Tweet Your Heart Out




Twitter is funny, kind of strange.  And trying to explain it to someone who has never used it is equally strange: ‘ So, you write short passages of text, no more than 140 characters, about anything you want (you can add pictures too) and post it for mainly strangers to see.  And people follow you so they can read what you write.  You follow others so you can read what they write’. That’s it. But, most people would ask simply, ‘why?’ And that’s the question I’ve been asking myself. Why do I, and millions of people (last count around 500 million) around the world, participate in this very peculiar social exchange?

Twitter has grown out of the need for people to connect and communicate. It is becoming more popular than Facebook, that other social phenomena, but why is it more popular?  Perhaps it is because we are restricted to 140 characters and our exchanges are therefore more dynamic and spontaneous. But, I think it’s more than that.

On Facebook, we, in the main, have ‘friends’ who very often are not friends at all. On Twitter, we start with followers, who somehow can and do become friends.  At least, that has been my experience.  I think if you had told me this time last year that one of the first things I would do when I wake up is check my Twitter account I wouldn’t have believed you. But that’s what has happened.  Because, there on Twitter are lives I’ve become interested in and want to know more about.  There, within something that may seem superficial and facile, I’ve found people who communicate simply and openly. All ages; nationalities; ethnic groups, our differences are blurred as we share common hopes and dreams, sometimes our fears and doubts. But we’ve never met, we may never meet except for the time spent in the multicultural Twitter village.

The Twitter ‘family’ that I joined grew out of a common bond. We all follow and admire the same person (doesn’t really matter who) but that has almost become secondary to why we stay in touch with each other.   If someone from the family doesn’t tweet for a day we are concerned, if someone seems unhappy and down, we offer help and advice.  And we make each other laugh until we cry. In my book, that is a sort of family.  And I wonder, are these friendships any less than the friends and family we rarely see and hear from?  The truth is, I don’t know.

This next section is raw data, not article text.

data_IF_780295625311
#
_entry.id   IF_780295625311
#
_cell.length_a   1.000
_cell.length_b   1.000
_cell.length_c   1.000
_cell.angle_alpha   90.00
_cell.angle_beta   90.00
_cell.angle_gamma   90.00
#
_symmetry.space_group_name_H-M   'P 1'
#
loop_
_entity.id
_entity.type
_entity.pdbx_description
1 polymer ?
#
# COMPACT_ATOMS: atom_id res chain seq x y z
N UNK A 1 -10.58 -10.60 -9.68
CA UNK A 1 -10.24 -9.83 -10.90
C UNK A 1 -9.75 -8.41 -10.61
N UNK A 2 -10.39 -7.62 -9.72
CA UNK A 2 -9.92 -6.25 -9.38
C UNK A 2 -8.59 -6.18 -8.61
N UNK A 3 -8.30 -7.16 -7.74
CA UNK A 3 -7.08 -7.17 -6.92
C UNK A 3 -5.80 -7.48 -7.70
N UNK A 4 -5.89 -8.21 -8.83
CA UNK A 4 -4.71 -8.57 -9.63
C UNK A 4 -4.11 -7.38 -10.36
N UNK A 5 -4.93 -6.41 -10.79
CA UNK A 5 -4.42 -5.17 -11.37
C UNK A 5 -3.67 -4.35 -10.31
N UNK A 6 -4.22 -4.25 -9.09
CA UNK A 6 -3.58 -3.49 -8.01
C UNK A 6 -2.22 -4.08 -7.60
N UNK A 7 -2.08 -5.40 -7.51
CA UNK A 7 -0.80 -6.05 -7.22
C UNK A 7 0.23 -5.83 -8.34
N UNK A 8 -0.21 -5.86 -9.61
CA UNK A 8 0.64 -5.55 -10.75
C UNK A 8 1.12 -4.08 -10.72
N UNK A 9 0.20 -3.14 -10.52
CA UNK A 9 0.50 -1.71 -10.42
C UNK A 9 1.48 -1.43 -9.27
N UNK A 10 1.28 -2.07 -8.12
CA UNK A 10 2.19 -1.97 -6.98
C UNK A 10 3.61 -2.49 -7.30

On Twitter, not everyone is nice. If someone writes something we don’t like, we can ‘unfollow’ or block them. Then we need never hear from them again. I think sometimes how simpler our lives would be if we could do this in ‘real’ life too.  But, perhaps, this is why Twitter is so appealing.  In that Twitter world we can control who and what we want to hear. And, in an ever increasingly chaotic life, we crave some order and control and a place to feel safe.  Maybe we just want to edit out what gives us pain.

But, there is another element to Twitter and perhaps it’s the basis of Twitter’s real popularity.  It’s the overlap, or even reinforcement of the 21st century’s obsession with celebrity.  There is a whole section of Twitter that has been taken over by music and film stars, ‘wanna be’ stars, journalists, writers, entrepreneurs and businesses that use it as a platform to sell their brand.  And, in return, they interact with ‘ordinary’ people.  To follow a celebrity or someone in the public eye means that you can read what they are doing and thinking at any given time and comment on that.  To have a celebrity follower, in turn, bring with it enormous kudos in Twitter world.  But one might ask why that matters, if indeed it does.  For me, this is one of the most interesting aspects of Twitter and its popularity and also one that makes me feel uneasy. Mainly because I’m also caught up in that peculiar never-never land and I don’t quite understand why.

I don’t know if my fascination and love of Twitter will continue. One day, I will probably become bored with what it offers and stray back into real life.  But, what of the friends I made there? What of the need to share and laugh about our common loves and fears? Will that be fulfilled elsewhere?  I really don’t know. But, until then, I’ll enjoy what I’ve found in cyber space.  Why not?

About the author:

  Margaret lives in Scotland and has been trying to understand and practise  Dharma for about forty years. She has been a student of Ringu Tulku since 1993


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